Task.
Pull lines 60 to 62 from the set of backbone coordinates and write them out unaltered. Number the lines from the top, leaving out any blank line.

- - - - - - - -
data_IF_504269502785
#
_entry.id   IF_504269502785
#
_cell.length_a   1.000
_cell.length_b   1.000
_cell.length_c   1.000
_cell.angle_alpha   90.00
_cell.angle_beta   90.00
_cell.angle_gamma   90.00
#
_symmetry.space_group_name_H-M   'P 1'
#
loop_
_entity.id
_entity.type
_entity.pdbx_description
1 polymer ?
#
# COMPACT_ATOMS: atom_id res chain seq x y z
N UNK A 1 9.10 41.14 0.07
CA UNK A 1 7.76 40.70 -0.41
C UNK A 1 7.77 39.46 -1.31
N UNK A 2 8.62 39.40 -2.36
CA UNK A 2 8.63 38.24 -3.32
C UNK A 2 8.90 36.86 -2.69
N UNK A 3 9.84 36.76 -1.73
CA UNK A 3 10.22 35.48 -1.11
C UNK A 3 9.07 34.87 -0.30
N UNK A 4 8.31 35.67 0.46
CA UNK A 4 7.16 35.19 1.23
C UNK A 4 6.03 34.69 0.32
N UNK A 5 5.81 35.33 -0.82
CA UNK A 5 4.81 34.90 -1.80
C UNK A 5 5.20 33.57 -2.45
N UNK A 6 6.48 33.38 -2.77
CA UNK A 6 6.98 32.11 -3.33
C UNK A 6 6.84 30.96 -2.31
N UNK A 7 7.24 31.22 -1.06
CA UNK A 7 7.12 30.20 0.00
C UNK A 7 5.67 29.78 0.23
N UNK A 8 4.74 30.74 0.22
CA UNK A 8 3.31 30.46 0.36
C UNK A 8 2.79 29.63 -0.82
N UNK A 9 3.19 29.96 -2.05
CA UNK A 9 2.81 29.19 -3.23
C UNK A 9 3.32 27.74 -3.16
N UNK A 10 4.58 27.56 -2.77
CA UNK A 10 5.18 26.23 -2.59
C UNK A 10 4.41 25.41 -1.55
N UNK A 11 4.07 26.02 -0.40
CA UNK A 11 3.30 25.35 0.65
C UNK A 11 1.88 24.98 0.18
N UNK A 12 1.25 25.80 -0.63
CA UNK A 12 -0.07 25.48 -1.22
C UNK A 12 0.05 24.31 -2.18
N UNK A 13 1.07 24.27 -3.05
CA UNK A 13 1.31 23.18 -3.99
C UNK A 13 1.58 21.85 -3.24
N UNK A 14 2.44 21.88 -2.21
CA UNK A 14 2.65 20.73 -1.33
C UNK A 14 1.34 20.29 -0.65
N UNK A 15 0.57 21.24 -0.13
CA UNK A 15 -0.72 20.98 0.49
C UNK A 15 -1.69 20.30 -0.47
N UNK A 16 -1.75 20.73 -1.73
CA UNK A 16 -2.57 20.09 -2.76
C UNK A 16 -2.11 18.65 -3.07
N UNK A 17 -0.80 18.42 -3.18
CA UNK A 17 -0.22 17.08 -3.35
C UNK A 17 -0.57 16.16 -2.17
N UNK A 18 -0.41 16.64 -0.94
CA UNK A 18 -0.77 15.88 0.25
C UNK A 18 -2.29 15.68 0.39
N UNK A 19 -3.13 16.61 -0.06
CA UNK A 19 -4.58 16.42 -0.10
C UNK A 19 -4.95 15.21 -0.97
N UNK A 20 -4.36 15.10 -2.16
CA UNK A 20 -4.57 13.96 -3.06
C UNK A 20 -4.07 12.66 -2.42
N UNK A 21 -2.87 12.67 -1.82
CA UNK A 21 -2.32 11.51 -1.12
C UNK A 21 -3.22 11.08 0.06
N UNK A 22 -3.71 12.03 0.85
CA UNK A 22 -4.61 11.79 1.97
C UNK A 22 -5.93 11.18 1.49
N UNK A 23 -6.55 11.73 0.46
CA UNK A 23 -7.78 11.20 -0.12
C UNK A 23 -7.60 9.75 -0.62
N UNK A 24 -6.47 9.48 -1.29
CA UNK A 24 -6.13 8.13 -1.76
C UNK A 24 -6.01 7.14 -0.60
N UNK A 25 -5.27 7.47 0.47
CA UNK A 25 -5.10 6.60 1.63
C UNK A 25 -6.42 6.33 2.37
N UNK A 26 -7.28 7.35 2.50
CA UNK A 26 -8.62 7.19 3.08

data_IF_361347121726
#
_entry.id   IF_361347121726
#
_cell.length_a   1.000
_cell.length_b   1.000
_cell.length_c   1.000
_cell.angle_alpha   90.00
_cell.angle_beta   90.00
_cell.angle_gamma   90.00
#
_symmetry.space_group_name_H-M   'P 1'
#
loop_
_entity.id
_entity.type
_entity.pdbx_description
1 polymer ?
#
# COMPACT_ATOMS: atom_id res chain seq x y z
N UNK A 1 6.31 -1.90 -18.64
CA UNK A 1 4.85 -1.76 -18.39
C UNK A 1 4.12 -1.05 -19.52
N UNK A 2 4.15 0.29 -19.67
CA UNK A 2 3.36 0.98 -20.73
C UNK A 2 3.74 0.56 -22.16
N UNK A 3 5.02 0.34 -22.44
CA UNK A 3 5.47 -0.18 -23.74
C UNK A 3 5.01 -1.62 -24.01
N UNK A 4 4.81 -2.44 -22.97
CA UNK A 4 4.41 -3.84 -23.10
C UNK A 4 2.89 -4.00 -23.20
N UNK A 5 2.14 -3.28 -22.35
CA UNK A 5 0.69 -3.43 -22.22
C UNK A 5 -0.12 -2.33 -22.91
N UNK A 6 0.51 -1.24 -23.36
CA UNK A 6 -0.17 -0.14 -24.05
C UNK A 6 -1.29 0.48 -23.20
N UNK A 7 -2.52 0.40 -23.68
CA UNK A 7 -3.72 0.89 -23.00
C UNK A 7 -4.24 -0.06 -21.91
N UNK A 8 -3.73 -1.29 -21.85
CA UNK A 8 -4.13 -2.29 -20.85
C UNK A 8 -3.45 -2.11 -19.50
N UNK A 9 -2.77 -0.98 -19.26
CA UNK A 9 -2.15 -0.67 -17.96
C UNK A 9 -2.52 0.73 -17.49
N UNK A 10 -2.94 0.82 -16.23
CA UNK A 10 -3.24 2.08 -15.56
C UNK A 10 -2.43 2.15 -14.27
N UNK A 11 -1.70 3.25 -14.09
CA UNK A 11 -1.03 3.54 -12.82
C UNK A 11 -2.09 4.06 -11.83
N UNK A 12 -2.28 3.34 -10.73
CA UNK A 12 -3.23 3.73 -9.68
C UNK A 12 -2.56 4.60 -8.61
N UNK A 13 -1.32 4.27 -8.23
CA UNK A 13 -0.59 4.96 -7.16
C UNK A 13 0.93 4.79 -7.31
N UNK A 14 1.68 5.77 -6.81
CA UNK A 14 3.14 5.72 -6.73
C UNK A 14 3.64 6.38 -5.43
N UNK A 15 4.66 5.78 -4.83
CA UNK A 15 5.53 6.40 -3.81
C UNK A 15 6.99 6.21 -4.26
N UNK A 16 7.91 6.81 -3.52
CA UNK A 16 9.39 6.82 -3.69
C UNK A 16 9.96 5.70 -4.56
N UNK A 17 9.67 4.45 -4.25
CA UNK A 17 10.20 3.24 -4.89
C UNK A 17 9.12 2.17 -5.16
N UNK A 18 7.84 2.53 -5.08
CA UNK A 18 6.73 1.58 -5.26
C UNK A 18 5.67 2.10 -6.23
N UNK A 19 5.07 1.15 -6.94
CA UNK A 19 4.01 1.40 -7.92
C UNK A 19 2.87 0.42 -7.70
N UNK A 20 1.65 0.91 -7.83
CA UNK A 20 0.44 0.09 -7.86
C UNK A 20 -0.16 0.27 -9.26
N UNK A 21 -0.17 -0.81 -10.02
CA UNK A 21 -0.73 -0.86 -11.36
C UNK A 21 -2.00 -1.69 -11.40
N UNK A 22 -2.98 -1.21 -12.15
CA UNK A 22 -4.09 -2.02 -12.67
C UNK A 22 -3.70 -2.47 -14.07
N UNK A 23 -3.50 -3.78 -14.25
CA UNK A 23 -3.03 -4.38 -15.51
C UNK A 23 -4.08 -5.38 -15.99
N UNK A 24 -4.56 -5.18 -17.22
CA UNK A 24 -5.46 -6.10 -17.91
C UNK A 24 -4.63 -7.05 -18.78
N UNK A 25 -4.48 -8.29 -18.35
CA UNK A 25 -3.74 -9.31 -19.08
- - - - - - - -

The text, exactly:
N UNK A 14 2.44 21.88 -2.21
CA UNK A 14 2.65 20.73 -1.33
C UNK A 14 1.34 20.29 -0.65